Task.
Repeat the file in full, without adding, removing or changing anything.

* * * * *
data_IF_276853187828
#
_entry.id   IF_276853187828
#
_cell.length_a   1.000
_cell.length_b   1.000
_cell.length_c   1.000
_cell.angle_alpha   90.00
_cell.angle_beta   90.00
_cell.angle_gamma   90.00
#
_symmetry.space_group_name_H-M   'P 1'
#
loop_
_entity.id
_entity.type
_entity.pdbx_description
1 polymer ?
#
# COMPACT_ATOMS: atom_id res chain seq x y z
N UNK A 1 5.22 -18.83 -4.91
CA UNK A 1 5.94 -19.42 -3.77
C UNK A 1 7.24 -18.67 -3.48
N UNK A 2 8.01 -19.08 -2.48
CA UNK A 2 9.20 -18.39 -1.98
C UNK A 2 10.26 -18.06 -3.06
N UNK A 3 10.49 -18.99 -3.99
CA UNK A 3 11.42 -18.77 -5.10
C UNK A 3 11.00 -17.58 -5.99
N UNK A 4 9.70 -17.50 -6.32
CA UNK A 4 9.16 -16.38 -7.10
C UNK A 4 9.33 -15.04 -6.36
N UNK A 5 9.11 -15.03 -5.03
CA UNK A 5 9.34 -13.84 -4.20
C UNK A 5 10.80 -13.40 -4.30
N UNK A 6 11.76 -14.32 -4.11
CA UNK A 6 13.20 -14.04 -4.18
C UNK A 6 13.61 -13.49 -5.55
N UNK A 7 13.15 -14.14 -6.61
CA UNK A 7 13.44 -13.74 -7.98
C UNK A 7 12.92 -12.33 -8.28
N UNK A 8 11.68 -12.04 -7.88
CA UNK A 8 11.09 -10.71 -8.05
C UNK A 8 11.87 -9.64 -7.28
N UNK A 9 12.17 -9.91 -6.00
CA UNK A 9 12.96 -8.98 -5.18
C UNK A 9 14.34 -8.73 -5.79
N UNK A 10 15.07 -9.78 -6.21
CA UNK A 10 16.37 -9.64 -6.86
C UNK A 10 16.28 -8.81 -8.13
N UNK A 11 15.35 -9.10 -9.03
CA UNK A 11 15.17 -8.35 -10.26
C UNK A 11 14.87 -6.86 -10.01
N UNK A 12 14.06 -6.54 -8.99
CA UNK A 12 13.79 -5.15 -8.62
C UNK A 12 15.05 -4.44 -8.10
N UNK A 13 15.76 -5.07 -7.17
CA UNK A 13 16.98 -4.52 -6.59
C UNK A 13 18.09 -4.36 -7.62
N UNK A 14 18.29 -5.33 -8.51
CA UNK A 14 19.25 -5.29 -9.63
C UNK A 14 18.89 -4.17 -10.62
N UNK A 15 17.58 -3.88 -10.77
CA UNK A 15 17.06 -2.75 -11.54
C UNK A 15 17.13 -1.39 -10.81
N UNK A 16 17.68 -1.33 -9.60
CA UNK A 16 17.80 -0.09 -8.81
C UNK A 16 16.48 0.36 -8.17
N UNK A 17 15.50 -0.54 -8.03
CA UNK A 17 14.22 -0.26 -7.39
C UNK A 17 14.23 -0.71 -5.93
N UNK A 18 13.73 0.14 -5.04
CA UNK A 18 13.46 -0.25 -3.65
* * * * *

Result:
data_IF_276853187828
#
_entry.id   IF_276853187828
#
_cell.length_a   1.000
_cell.length_b   1.000
_cell.length_c   1.000
_cell.angle_alpha   90.00
_cell.angle_beta   90.00
_cell.angle_gamma   90.00
#
_symmetry.space_group_name_H-M   'P 1'
#
loop_
_entity.id
_entity.type
_entity.pdbx_description
1 polymer ?
#
# COMPACT_ATOMS: atom_id res chain seq x y z
N UNK A 1 5.22 -18.83 -4.91
CA UNK A 1 5.94 -19.42 -3.77
C UNK A 1 7.24 -18.67 -3.48
N UNK A 2 8.01 -19.08 -2.48
CA UNK A 2 9.20 -18.39 -1.98
C UNK A 2 10.26 -18.06 -3.06
N UNK A 3 10.49 -18.99 -3.99
CA UNK A 3 11.42 -18.77 -5.10
C UNK A 3 11.00 -17.58 -5.99
N UNK A 4 9.70 -17.50 -6.32
CA UNK A 4 9.16 -16.38 -7.10
C UNK A 4 9.33 -15.04 -6.36
N UNK A 5 9.11 -15.03 -5.03
CA UNK A 5 9.34 -13.84 -4.20
C UNK A 5 10.80 -13.40 -4.30
N UNK A 6 11.76 -14.32 -4.11
CA UNK A 6 13.20 -14.04 -4.18
C UNK A 6 13.61 -13.49 -5.55
N UNK A 7 13.15 -14.14 -6.61
CA UNK A 7 13.44 -13.74 -7.98
C UNK A 7 12.92 -12.33 -8.28
N UNK A 8 11.68 -12.04 -7.88
CA UNK A 8 11.09 -10.71 -8.05
C UNK A 8 11.87 -9.64 -7.28
N UNK A 9 12.17 -9.91 -6.00
CA UNK A 9 12.96 -8.98 -5.18
C UNK A 9 14.34 -8.73 -5.79
N UNK A 10 15.07 -9.78 -6.21
CA UNK A 10 16.37 -9.64 -6.86
C UNK A 10 16.28 -8.81 -8.13
N UNK A 11 15.35 -9.10 -9.03
CA UNK A 11 15.17 -8.35 -10.26
C UNK A 11 14.87 -6.86 -10.01
N UNK A 12 14.06 -6.54 -8.99
CA UNK A 12 13.79 -5.15 -8.62
C UNK A 12 15.05 -4.44 -8.10
N UNK A 13 15.76 -5.07 -7.17
CA UNK A 13 16.98 -4.52 -6.59
C UNK A 13 18.09 -4.36 -7.62
N UNK A 14 18.29 -5.33 -8.51
CA UNK A 14 19.25 -5.29 -9.63
C UNK A 14 18.89 -4.17 -10.62
N UNK A 15 17.58 -3.88 -10.77
CA UNK A 15 17.06 -2.75 -11.54
C UNK A 15 17.13 -1.39 -10.81
N UNK A 16 17.68 -1.33 -9.60
CA UNK A 16 17.80 -0.09 -8.81
C UNK A 16 16.48 0.36 -8.17
N UNK A 17 15.50 -0.54 -8.03
CA UNK A 17 14.22 -0.26 -7.39
C UNK A 17 14.23 -0.71 -5.93
N UNK A 18 13.73 0.14 -5.04
CA UNK A 18 13.46 -0.25 -3.65